On February 12 to 13, 2020, 112 stakeholders of Puerto Princesa Subterranean River National Park (PPSRNP) attended a workshop to enhance their knowledge of guidelines for establishing payment for ecosystem services (PES) schemes. They comprised officials of the Department of Environment and Natural Resources (DENR), Palawan Council for Sustainable Development Staff (PCSDS), local government units, and local enterprises. The local enterprises consisted of hotels, resorts, restaurants, transportation services, souvenir shops and community-based tourism associations, which are all dependent on the park’s natural resources. Currently, 17 enterprises have signed their intent to develop PES schemes.
The national park provides recreation for visitors and tourists and at the same time sustains the livelihood of local communities. While park managers have a system in place for collecting conservation fees from tourists, the same cannot be said relative to collecting fees from enterprises, which are also benefiting from recreation services provided by the park. The USAID’s Protect Wildlife project is brokering a deal between PPSRNP managers and enterprises to secure private sector financing for protection and maintenance of the park. In the coming months, stakeholders will participate in surveys and negotiations to determine how much they are willing to pay for ecotourism offerings in PPSRNP.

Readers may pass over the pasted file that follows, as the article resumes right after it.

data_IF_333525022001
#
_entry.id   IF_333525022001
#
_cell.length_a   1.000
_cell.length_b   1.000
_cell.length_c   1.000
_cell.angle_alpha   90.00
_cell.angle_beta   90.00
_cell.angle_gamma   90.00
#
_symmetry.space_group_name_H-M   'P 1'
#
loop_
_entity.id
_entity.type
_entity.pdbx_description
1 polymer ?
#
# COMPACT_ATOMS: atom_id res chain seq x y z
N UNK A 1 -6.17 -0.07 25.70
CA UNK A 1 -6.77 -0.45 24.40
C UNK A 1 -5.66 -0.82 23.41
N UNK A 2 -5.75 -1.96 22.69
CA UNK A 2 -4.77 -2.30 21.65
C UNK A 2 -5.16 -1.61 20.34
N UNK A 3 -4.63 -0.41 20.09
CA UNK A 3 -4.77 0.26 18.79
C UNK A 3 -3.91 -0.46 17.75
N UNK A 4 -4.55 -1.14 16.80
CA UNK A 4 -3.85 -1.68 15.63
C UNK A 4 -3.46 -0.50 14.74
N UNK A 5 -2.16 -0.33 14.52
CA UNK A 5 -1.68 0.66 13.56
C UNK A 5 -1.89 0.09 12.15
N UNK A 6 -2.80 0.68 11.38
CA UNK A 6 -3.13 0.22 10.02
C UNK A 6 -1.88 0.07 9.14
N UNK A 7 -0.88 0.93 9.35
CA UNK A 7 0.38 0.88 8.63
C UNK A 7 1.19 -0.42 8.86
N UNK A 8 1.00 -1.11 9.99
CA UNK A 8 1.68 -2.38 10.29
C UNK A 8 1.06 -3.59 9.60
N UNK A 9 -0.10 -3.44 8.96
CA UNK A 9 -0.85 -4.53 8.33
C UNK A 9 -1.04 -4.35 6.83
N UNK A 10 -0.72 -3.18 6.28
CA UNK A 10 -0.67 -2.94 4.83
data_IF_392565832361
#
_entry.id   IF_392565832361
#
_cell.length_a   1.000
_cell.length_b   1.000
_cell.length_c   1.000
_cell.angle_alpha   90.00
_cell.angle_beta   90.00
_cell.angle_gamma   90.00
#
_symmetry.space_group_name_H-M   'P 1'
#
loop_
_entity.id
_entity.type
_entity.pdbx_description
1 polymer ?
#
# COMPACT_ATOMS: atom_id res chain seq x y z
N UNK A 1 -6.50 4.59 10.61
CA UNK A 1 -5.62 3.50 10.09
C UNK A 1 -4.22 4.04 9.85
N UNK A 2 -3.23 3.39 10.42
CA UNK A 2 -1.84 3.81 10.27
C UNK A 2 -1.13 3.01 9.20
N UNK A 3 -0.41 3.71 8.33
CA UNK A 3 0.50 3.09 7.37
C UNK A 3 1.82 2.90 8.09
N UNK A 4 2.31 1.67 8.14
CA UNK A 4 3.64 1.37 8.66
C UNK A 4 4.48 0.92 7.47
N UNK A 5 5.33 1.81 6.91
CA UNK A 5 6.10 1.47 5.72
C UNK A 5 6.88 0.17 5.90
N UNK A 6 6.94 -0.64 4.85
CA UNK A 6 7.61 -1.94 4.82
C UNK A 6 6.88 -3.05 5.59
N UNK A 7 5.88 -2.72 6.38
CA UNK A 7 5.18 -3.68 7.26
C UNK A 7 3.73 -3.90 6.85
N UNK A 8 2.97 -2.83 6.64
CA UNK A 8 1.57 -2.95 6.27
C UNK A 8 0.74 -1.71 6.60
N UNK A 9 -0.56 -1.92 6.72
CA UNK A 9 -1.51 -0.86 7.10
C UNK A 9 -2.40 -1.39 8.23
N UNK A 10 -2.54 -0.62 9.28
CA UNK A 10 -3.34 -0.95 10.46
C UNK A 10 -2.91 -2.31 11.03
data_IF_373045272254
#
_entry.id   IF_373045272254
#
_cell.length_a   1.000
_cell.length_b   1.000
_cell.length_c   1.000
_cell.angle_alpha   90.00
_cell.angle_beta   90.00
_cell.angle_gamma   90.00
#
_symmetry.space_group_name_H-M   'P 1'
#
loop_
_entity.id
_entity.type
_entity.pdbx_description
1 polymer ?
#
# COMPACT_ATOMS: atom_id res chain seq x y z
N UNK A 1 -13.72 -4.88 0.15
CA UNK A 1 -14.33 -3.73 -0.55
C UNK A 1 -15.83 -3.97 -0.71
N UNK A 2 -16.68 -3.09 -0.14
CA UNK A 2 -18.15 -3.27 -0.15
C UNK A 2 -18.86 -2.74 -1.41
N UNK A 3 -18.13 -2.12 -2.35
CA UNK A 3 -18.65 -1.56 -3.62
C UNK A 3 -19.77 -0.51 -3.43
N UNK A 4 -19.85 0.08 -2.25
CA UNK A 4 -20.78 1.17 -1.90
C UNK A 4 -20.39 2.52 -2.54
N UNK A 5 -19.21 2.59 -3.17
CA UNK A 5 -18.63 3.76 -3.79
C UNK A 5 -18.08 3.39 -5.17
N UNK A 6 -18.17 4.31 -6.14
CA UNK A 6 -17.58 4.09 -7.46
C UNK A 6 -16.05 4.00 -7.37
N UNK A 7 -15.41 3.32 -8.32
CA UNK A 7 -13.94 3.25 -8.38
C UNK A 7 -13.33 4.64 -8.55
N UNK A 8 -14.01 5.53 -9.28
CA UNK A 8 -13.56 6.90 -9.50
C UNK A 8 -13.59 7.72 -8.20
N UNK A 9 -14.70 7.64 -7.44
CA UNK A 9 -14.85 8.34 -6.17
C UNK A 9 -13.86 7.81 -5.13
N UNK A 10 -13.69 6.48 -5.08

The project has been assisting its project sites establish PES mechanisms to finance local conservation activities. It has done so successfully in Mount Matutum and Pasonanca Natural Park in Mindanao, and Mount Mantalingahan in Palawan. In fact, these are already generating revenues for the purpose. In these schemes, PES revenues are ploughed back into the ecosystem for the protection, restoration, regulation and management of protected areas mentioned. They become a stable source of funding for conservation activities that include support for community livelihoods and enterprises. (PWP/ Meg Yandoc)